Narita, Japan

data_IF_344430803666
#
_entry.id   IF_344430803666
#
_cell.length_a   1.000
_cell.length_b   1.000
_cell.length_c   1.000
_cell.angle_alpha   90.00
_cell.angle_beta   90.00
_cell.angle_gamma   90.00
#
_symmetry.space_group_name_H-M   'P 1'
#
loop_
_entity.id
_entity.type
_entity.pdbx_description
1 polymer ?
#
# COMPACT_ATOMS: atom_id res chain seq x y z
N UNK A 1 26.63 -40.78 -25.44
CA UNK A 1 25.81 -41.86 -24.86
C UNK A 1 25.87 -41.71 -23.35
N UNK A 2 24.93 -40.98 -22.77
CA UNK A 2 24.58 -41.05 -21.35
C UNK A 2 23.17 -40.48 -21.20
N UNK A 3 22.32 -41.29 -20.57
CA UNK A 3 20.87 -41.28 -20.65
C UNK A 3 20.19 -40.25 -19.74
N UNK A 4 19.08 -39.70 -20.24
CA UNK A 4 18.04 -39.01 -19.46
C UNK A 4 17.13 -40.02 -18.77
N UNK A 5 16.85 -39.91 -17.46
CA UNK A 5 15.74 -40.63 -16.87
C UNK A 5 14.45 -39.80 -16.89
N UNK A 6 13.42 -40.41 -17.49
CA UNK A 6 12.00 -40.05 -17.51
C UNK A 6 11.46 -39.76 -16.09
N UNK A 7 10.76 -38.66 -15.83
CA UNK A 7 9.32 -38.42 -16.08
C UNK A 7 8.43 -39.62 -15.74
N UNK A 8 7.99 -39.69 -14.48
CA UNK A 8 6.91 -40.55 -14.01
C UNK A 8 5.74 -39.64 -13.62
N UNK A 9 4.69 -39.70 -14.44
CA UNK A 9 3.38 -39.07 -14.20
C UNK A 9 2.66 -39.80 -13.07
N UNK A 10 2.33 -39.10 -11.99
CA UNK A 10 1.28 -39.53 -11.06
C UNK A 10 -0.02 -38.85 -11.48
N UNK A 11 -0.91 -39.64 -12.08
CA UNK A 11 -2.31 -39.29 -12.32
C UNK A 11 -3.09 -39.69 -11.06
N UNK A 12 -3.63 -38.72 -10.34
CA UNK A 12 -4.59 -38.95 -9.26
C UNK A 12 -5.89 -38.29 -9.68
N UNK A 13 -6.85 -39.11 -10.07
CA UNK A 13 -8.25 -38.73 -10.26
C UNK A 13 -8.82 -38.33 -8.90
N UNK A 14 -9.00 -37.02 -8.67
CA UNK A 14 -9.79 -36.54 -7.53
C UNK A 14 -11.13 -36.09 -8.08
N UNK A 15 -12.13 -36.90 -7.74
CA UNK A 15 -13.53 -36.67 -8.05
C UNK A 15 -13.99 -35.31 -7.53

Sitting reserve this month hasn’t been all that bad.  I did get to go to Narita, Japan this week.  Albeit for one day but hey I was in Japan.  I was able to get enough notice to bring a friend with me on my quick but well worth it trip.  My friend endured two 10 hour flights to spend 24 hours in a Japanese city.  I call that a true friend.  Our time in Japan started a little early as we landed earlier than expected.  Without wanting to waste our precious day in a foreign country we each took turns showering and changing in to more suitable clothes for the dense humidity than our travelling clothes.  Most of the hotels run a complementary shuttle from their location to the central area near the train station.  If yours does not there is also a circle bus that is few hundred yen (a couple of dollars) that goes from many hotels in to the station.  We met our pilots, another flight attendant and caught up with another couple of pilots from our airline in the lobby and they offered to show us around the village.  Narita is crawling with crew.  Most airlines servicing Tokyo’s Narita airport stay in the village of Narita at one hotel or another.  Tokyo is a couple of hours by bus when traffic is gridlocked and hotels are not inexpensive so most airlines opt to put employees up near the airport.  It is over an hour to get in to Tokyo by train and the timing of our arrival and departure make it difficult to go in and out of Tokyo without hitting rush hour or missing our pick up for the airport so we wisely opted to spend our 24 hours in Narita itself. Narita is more of a traditional style of Japanese culture and design when compared to the modern glass high rises of Tokyo but it is also very touristy.  I have spent time in the massive city and loved it but I was also happy to see more of Japan without it being as overwhelming as Tokyo can get. There is also a Buddhist temple, Narita-san temple, which dates back to the mid-10th century that I really wanted to see. Tagging along with the other flight attendant and a pack of pilots, or are they a herd of pilots? Perhaps a passel of pilots?  To reprase; we met up with a bunch of coworkers and followed them on a bus to the train station.  Had we not gone with them finding our own way would have been confusing at best despite the map I got from the front desk.  I found the route from where the bus we took to the main street of the Village area to be winding and as far from a straight shot as one can get.  Over an overpass and through the train station we emerged out on Omotesandō Road.  This is the main road of the tourist area.  It is lined with restaurants, stores and winds its way to the Narita-san Temple all of which are normally open.  This particular day however there was a typhoon warning which was unbeknownst to us and almost everything was closed and battened down.  Led by our rumbling stomachs our first stop was a restaurant called Ohsho.  It is two levels and the crew usually starts here for beer and Gyosa.  The Gyosa are served in a line of 6 so my co-workers will often say “let’s go for a beer and a line at Ohsho” I am told.  The gyoza portion was 235 Yen (around $3) for 6 dumplings.  I am not sure about the beer as I stuck to water.  We moved on from the florescent lit second floor of our first stop down the main street to the Jet Lag Club.  We had intended to stop at a noodle place for our main course but it had a hand written sign on its shutters stating it would be closed for the night.  We presumed later it was darkened due to the rain and storm that never materialised.  The Jet Lag Club was as good a place as any to regroup and decide where we would break bread next.  The Club is a bar that specialises in quenching the thirst of many a crew member from all over the world.  The walls are adorned with memorabilia from just about every airline to have landed at Narita Airport in recent years.  The patrons are not locals and the drinks vary from imported to Japanese.  It was one of the only places I was able to obtain a Diet Pepsi.  I noticed last time I was in Japan that diet pop is hard to come by as most stores and restaurants stock Coke Zero.  Over a libation we came to the consensus to try an all you can eat place that is a favourite of pilots.  We walked in the drizzling rain to the place my crew referred to as “The Bon”.  It did not have an English sign and when I showed the name of the place to a friend who reads Japanese she noted nowhere does it have anything that could be interpreted as “The Bon”, so why everyone called it by that moniker I do not know but it was well known by that title by our airline and others.  The menu is set as far as the food choices go.  You get the same five courses and when the food on the plates has been eaten it is refilled quickly.  The nosh is as follows; a green salad with Japanese dressing, the very Japanese French fry and ketchup course, then gyosa, a plate brimming with teriyaki chicken, another with stir-fried vegetables and lastly a scoop of ice cream and a pancake for those who still have room.  The way you order is by choosing your drink.  Soft drinks are unlimited but are served in schooner glasses that I would be able to swim in let alone ever have a chance to finish and have refilled.  Beer and spirits are sold by glass, regular or large, and wine is per glass or bottle.  One drink with food is around 1480-1880 yen a person ($15-20 roughly).  The food was good the gyosa were more flavourful and double seared than Ohsho but much smaller and less traditional.  The chicken was my favourite, it was very flavourful and the sauce was really good.  The food was far from traditional Japanese food though.  The flight attendants we have on our crew that grew up in Japan rarely frequent “the Bon” as they prefer something that harkens them back to their roots rather than the westernised fare here.  One area I will say the second floor establishment could improve on is their cleaning.  It reminded me of the greasy spoon diners back in North America.  They have tasty food but you wouldn’t want to look too closely at the state of the restaurant in the daylight.  We left the all-you-can-eat diner feeling so full I was sure we would be wider than the skinny shoulder on the road that acted as a sidewalk could accommodate.  I was surprised at how early the sun seemed to set.  It was barely 7pm and the sky was as pitch black as it was at midnight.  Being closer to the quarter has that effect though. We lost half of our contingency to jetlag as we continued on our evening of fun and eating adventure.  The couple that bowed out with stomachs full and eye lids lowering did so when we walked past the bus stop on our way to the karaoke club.  I kind of felt like I was Waiting for Godot with the typhoon that left Narita deserted.  The Cage, a karaoke bar that crews frequent is on the second floor of a building not far from the train station the other way from the restaurants we ate at.  We were the only patrons which was probably best as even I realise I cannot carry a tune.  I sang two songs, Octopus’s garden from a Japanese favourite The Beatles with my friend, and the Clash’s London’s Calling.  We each had to order a drink in order to sing.  They have a selection of both alcoholic and non-alcoholic liquids available.  A plain pineapple juice ran 400 yen (about $4.50 dollars).  All but one of us sang a couple of songs before jetlag got the best of us and we made our way back to the hotel to turn in.  On a side note, the Cage does not feature the swankiest toilet facilities.  In Japan unisex toilets are common, not unlike airplanes, and the stalls are fairly tiny.  I was lucky the spider I was sharing this particular cubicle with was small and blended in to the dingy walls or I may have been waiting until we got back to the hotel. The next morning my friend and I ventured in to the village by ourselves on the hotel bus.  Normally I bring breakfast but as I was unsure of what I could bring in to the country through customs we opted to stop at McDonald’s for an egg mcmuffin.  It tasted no different than those at home, or at least it tasted no different than I imagine them to taste back home as I don’t know when the last time I ate a fast food breakfast was.  It was fast and cheap, ebbed the hunger pains I am surprised I had after all I ate the night before.  We easily wound our way down Omotesandō to the Narita-san Temple as we had been shown the way the night before.  The entrance to the temple grounds is deceiving it makes the area it covers look small and it is far from it.  We started up the stairs and in to the temple then wandered our way around the gardens, burial grounds and ponds.  The vegetation was lush and well guided by that I mean the trees are often teased, pruned and bent in to the desired shapes.  The burial grounds are peppered around the area hither and nither.  The headstones and monuments are so different from western style ones they are like their own version of art installations.  The weather was perfect for ambling the grounds.  It started misty and rained ever so slightly but it was a warm rain.  The wetness and humidity kept a lot of people away so we were able to sightsee without tripping over oodles or even any other tourists.  We found a calligraphy museum nestled in the hills of the temple grounds.  I am not sure if it normally has a fee based entry but there were large signs that the current exhibit was at no charge to view.  The scrolls displayed were beautiful but could not be photographed.  There were both modern and ancient displays but of course everything was written in Japanese.  What I imagined were beautiful poems and sage words could have been no more than ancient Kijiji “for sale” ads and I would be none the wiser.  It was neat to see how each artist has a different style and uses brush strokes and ink so differently to make their mark as an artist.  Another point of interest near the end of our walk was the Daitō.  When entering the Japanese holy buildings those that enter must remove their shoes and either place them in a bag and carry them or leave them in numbered cubbies depending on the building.  This particular building asked to for the latter procedure to be followed.  We were the only two people in what I assume could be a very busy part of the attraction as there were over a hundred slots for shoes.  Our shoes looked so lonely in an empty vestibule.  The foyer had exhibits filled with statues, carvings and panels that are a century and a half old.  The upstairs was beautiful with guilded and opulent carvings depicting gruesome figures.  Upon laying eyes on the statues I felt so ignorant at not knowing more about the buddist faith and its principal players.  We spent a good couple of hours wandering the grounds and visiting buildings. After leaving the Narita-san temple we perused the shops that had reopened after it was clear the typhoon was not going to hit the area.  I found a place to buy a few souvenirs for myself and some friends back home.  Whilst browsing the shopkeeper asked me if I was aircrew and told me of the store’s discount to crew.  Once at the till I simply had to show my company’s ID card and got 20% off most of the items I was purchasing and paying cash rather than by credit card garnered me an additional 10% off the rest of the items.  The shop was on the main street and was called Souvenir Shop Kyomasu and has an awning that says Kimono and Doll on it.  Most shops do offer a crew discount that we went in to so if you are shopping in the village, ask, you may be pleasantly surprised.  We filled the shopping bags I had brought with goods from tourist shops and grocery stores alike.  Shopping is kind of like a sport with most flight attendants.  I was bringing back miso soup mix, and spices that whilst I can get them at home they are a fraction of the cost here.  I was also sent to buy the green tea Kit Kat bars for a friend.  We ran in to an American flight attendant who was buying her weight in salad dressing.  I am assuming she really likes Japanese salad dressing and is giving one to everyone she has ever known to eat on everything that goes in their mouths for the next month, or she is mainlining roasted sesame dressing like a heroin addict.  She must have built good biceps making her regular dressing runs over the years as I am surprised one person could carry the sheer weight in her carrier bags. My friend and I were very hungry after our morning of quiet contemplation at the temple so we stopped at the restaurant that had been closed the night before.  The crews call it “student noodle” but it is actually the Noodle Shop Ramen Bayashi.  Why student noodle?  I have heard it is the chairs that remind people of school desks but I don’t see it.  My guess it that it is the ramen, when in university all one can afford as a student are the ichiban ramen noodles.  That is only my supposition anyway.  I chose the red curry soup and my friend had the soy sauce vegetable soup.  They were both really good and huge for around 800 yen each.  I ended up taking half of mine to go for an extra 150 yen for a take away container.  I had mine cold before we left for the hotel after our naps for the long flight home. The day went fast especially with a good rest before an all-night flight back home.  It was excellent to have a friend come with me; I definitely do not take advantage of travelling with someone enough.  I really liked being able to make my friend’s dream of seeing Japan come true if only for 24 hours in a small town.  We went home full of gyosa, and experiences we would have never had anywhere else.